Here’s the official wording for the “amendment” (a.k.a. Proposition C):
Shall the Missouri Statutes be amended to:
* Deny the government authority to penalize citizens for refusing to purchase private health insurance or infringe upon the right to offer or accept direct payment for lawful healthcare services?
* Modify laws regarding the liquidation of certain domestic insurance companies?
It is estimated this proposal will have no immediate costs or savings to state or local governmental entities. However, because of the uncertain interaction of the proposal with implementation of the federal Patient Protection and Affordable Care Act, future costs to state governmental entities are unknown.
As one news report put it: “It likely would have little effect because federal laws trump state laws.” (little effect being the gentle way of saying “no effect”)
Then again, that news report also mentions a lawsuit over the multiple subjects of the bill. Which makes sense because the first part of the law is effectively high speed fist shaking and the second part might not get overridden by federal law. How about we look at the 2nd part of this “amendment”:
2. Notwithstanding any other provision of this chapter, a domestic insurer organized as a stock insurance company may voluntarily dissolve and liquidate as a corporation under sections 351.462 to 351.482, provided that:
(1) The director, in his or her sole discretion, approves the articles of dissolution prior to filing such articles with the secretary of state. In determining whether to approve or disapprove the articles of dissolution, the director shall consider, among other factors, whether:
(a) The insurer’s annual financial statements filed with the director show no written insurance premiums for five years; and
(b) The insurer has demonstrated that all policyholder claims have been satisfied or have been transferred to another insurer in a transaction approved by the director; and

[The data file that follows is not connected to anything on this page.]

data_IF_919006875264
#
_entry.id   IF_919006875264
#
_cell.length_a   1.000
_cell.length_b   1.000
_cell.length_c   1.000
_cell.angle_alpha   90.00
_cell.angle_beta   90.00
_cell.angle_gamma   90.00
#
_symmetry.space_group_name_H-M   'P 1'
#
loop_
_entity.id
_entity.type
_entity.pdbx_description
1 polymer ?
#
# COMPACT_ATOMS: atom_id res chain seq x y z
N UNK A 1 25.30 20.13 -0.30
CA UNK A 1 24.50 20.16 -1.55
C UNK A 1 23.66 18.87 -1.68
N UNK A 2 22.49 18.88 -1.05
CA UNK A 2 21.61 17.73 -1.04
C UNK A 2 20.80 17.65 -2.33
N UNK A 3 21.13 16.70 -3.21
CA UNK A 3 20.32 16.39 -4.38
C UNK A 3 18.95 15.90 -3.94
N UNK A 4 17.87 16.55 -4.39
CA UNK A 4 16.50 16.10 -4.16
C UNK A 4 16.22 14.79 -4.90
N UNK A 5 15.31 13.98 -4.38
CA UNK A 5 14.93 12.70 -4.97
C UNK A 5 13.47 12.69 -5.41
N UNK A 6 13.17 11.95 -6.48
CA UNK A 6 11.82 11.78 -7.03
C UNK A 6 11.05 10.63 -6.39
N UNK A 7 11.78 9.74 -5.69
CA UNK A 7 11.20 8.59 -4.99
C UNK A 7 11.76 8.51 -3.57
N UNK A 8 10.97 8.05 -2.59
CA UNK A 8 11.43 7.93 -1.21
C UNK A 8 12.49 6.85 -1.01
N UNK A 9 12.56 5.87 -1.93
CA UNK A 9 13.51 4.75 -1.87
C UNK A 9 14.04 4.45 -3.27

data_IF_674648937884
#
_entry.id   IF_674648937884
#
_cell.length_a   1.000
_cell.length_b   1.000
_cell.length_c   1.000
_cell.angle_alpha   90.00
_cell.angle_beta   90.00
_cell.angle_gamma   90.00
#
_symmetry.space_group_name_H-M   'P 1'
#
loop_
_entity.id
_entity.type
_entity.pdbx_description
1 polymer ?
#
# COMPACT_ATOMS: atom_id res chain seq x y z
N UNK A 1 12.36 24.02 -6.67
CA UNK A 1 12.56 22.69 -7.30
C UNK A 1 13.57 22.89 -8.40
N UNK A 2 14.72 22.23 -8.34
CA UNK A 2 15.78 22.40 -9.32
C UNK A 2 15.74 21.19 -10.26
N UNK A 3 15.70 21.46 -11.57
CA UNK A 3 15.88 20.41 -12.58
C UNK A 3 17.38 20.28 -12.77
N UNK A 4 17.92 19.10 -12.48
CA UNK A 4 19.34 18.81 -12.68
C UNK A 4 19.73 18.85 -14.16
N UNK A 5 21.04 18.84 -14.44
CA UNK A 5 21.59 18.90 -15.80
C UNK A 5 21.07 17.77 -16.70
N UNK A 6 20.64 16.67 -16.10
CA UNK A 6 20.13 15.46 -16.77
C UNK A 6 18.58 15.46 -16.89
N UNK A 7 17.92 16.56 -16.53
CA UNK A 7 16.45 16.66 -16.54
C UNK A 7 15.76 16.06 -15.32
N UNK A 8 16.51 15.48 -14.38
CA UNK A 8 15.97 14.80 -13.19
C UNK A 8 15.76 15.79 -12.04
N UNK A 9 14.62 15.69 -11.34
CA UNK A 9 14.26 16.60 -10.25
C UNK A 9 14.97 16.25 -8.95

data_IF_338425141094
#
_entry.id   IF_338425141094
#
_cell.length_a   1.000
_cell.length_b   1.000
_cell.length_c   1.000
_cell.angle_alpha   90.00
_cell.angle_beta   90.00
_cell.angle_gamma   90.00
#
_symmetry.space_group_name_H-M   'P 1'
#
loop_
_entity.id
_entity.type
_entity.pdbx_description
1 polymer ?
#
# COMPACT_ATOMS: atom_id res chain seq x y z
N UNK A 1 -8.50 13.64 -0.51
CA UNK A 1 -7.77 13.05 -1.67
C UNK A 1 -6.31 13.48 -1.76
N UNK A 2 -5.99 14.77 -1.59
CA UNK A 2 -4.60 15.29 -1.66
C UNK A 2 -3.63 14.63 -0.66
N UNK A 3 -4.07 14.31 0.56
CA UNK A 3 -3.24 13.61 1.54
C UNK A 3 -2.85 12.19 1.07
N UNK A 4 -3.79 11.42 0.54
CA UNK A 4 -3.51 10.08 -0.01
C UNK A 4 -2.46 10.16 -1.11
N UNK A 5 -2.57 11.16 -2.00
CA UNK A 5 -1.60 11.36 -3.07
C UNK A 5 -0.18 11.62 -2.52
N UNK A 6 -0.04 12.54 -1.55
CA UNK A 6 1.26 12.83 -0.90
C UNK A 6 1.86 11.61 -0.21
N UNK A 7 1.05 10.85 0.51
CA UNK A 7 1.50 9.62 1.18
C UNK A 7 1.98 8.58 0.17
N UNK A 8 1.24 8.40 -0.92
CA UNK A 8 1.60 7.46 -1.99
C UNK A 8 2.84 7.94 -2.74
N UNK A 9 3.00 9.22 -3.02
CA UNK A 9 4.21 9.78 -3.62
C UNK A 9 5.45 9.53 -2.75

(c) An examination of the insurer pursuant to sections 374.202 to 374.207 has been completed within the last five years; and
(2) The domestic insurer files with the secretary of state a copy of the director’s approval, certified by the director, along with articles of dissolution as provided in section 351.462 or 351.468.
This was the original bill, before the Health Care “Freedom” “Amendment” carjacked this bill’s car and drove it off to Crazyland. Would it be a plus or minus if this section was invalidated due to constitutional problems? I don’t know. You can react to that since some experts might be out there.
As for the Missouri Constitution:
Missouri Constitution, Article III, LEGISLATIVE DEPARTMENT, Section 23
Limitation of scope of bills–contents of titles–exceptions.
Section 23. No bill shall contain more than one subject which shall be clearly expressed in its title, except bills enacted under the third exception in section 37 of this article [Bond issues] and general appropriation bills, which may embrace the various subjects and accounts for which moneys are appropriated.
So it’d be kind of fitting if a bill which won’t do anything was struck down for violating the Missouri Constitution because it’s sponsors conducted a forced marriage of the HC”F””A” and an existing bill. Either way, the best reaction to ineffective propositions is a No Vote.